Justice Department Accuses Indiana’s Community Health Network of Medicare Fraud

January 7, 2020 Updated: January 7, 2020
FONT BFONT SText size

The Justice Department (DOJ) has filed a complaint against an integrated health care system based in Indiana, accusing them of making false claims to the Medicare program.

Community Health Network Inc. (Community) has been accused of violating the physician self-referral law. Commonly known as the Stark Law, it prohibits hospitals from billing Medicare for services referred by a doctor or an immediate family member with whom they have a financial relationship, except when a statutory or regulatory exception applies.

The complaint alleged that Community financial relationships with multiple doctors that did not meet Stark Law exceptions because the compensations Community paid to the doctors were “well above fair market value and because Community conditioned paying bonuses on physicians achieving a minimum target of referral revenues to the hospital.

Community would then submit claims to Medicare for services resulting from prohibited referrals from these doctors knowing that these claims were not eligible for payment, the complaint said.

“Improper financial relationships between hospitals and physicians corrupt clinical decision-making, threaten patient care, and ultimately drive up Medicare costs,” Assistant Attorney General Jody Hunt of the Department of Justice’s Civil Division said in a statement.

Community has disputed the claims, calling the allegations “meritless.” In a statement to media outlets, the health care system said that they were “disappointed with their decision” and “believe that it is a waste of the government’s time and resources to pursue these meritless claims.”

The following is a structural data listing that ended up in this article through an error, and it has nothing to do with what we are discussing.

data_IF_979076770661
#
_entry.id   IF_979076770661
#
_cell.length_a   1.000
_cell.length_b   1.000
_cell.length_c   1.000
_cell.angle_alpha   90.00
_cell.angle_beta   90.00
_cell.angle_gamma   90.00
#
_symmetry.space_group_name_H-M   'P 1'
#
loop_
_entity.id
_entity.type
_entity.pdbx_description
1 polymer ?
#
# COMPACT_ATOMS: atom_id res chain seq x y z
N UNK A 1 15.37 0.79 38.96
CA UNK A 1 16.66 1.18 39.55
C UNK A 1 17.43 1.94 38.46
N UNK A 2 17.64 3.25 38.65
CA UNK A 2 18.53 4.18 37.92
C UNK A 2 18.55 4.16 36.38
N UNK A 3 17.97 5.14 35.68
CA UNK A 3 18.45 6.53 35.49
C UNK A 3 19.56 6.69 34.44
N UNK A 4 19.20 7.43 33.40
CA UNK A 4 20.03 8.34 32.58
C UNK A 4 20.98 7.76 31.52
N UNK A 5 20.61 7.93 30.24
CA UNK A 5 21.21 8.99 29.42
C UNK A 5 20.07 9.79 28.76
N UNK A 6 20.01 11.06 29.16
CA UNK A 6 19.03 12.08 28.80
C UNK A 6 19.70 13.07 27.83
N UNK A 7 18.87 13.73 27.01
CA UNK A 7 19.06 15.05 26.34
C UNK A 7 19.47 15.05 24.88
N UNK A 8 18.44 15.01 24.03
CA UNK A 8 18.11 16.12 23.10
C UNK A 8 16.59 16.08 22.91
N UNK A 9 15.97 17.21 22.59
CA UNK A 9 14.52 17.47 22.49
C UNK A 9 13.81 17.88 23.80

“This lawsuit involves certain administrative issues that are completely unrelated to patient care. We are confident that we have complied with the laws and regulations that govern the way we operate our health network. We are committed to fighting these allegations which have no merit,” the statement said.

“We are confident that we have complied with the law and regulations that govern the way we pay our physicians for the services they provide to our patients and to the communities we serve—services such as teaching, research, providing education to patients and developing protocols to enhance care delivery.”

Community added that in order to ensure compliance with physician compensation practices, they use a variety of resources such as independent third parties to evaluate the compensation to ensure that it is fair and complies with the law.

The government filed their complaint in a lawsuit under the qui tam or whistleblower provisions of the False Claims Act. That law allows the United States to intervene and take over the lawsuit, which was done in part in this case, the DOJ said.

The Stark Law was enacted in 1989 to address “overutilization of services, increased costs, and medical decision-making by physicians who stood to profit from referring patients to facilities or entities in which the physicians had a financial interest,” the complaint said.

Follow Janita on Twitter: @janitakan